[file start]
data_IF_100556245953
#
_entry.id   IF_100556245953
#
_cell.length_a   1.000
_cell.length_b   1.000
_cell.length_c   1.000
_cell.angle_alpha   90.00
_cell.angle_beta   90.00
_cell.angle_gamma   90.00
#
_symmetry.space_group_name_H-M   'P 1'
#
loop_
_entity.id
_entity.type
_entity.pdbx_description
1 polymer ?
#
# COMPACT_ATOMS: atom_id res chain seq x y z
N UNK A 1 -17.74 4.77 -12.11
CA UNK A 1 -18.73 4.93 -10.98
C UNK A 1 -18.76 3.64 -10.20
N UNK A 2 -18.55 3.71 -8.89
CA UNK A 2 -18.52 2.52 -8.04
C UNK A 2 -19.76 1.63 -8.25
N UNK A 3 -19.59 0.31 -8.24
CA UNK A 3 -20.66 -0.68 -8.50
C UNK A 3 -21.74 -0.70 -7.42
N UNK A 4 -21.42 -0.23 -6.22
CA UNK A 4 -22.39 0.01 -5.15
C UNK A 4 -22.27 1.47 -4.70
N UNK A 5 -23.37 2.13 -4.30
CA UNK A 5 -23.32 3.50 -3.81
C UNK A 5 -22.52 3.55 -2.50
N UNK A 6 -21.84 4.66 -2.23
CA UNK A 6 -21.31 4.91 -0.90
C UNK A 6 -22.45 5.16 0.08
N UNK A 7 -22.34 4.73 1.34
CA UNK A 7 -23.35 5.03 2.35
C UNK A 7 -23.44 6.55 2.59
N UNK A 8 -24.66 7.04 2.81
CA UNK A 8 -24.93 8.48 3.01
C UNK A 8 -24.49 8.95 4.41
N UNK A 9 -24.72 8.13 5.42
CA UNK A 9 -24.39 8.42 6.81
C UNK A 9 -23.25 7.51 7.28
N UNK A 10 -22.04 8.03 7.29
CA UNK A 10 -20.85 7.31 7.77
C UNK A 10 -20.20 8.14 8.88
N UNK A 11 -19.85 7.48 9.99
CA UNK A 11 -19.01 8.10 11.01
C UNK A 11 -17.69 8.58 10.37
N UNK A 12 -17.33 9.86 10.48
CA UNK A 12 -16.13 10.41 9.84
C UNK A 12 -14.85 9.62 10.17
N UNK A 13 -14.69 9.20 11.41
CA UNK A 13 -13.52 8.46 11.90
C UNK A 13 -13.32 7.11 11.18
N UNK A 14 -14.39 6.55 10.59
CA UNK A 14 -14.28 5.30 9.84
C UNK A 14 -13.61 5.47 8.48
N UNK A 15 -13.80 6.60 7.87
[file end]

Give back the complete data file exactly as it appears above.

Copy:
data_IF_100556245953
#
_entry.id   IF_100556245953
#
_cell.length_a   1.000
_cell.length_b   1.000
_cell.length_c   1.000
_cell.angle_alpha   90.00
_cell.angle_beta   90.00
_cell.angle_gamma   90.00
#
_symmetry.space_group_name_H-M   'P 1'
#
loop_
_entity.id
_entity.type
_entity.pdbx_description
1 polymer ?
#
# COMPACT_ATOMS: atom_id res chain seq x y z
N UNK A 1 -17.74 4.77 -12.11
CA UNK A 1 -18.73 4.93 -10.98
C UNK A 1 -18.76 3.64 -10.20
N UNK A 2 -18.55 3.71 -8.89
CA UNK A 2 -18.52 2.52 -8.04
C UNK A 2 -19.76 1.63 -8.25
N UNK A 3 -19.59 0.31 -8.24
CA UNK A 3 -20.66 -0.68 -8.50
C UNK A 3 -21.74 -0.70 -7.42
N UNK A 4 -21.42 -0.23 -6.22
CA UNK A 4 -22.39 0.01 -5.15
C UNK A 4 -22.27 1.47 -4.70
N UNK A 5 -23.37 2.13 -4.30
CA UNK A 5 -23.32 3.50 -3.81
C UNK A 5 -22.52 3.55 -2.50
N UNK A 6 -21.84 4.66 -2.23
CA UNK A 6 -21.31 4.91 -0.90
C UNK A 6 -22.45 5.16 0.08
N UNK A 7 -22.34 4.73 1.34
CA UNK A 7 -23.35 5.03 2.35
C UNK A 7 -23.44 6.55 2.59
N UNK A 8 -24.66 7.04 2.81
CA UNK A 8 -24.93 8.48 3.01
C UNK A 8 -24.49 8.95 4.41
N UNK A 9 -24.72 8.13 5.42
CA UNK A 9 -24.39 8.42 6.81
C UNK A 9 -23.25 7.51 7.28
N UNK A 10 -22.04 8.03 7.29
CA UNK A 10 -20.85 7.31 7.77
C UNK A 10 -20.20 8.14 8.88
N UNK A 11 -19.85 7.48 9.99
CA UNK A 11 -19.01 8.10 11.01
C UNK A 11 -17.69 8.58 10.37
N UNK A 12 -17.33 9.86 10.48
CA UNK A 12 -16.13 10.41 9.84
C UNK A 12 -14.85 9.62 10.17
N UNK A 13 -14.69 9.20 11.41
CA UNK A 13 -13.52 8.46 11.90
C UNK A 13 -13.32 7.11 11.18
N UNK A 14 -14.39 6.55 10.59
CA UNK A 14 -14.28 5.30 9.84
C UNK A 14 -13.61 5.47 8.48
N UNK A 15 -13.80 6.60 7.87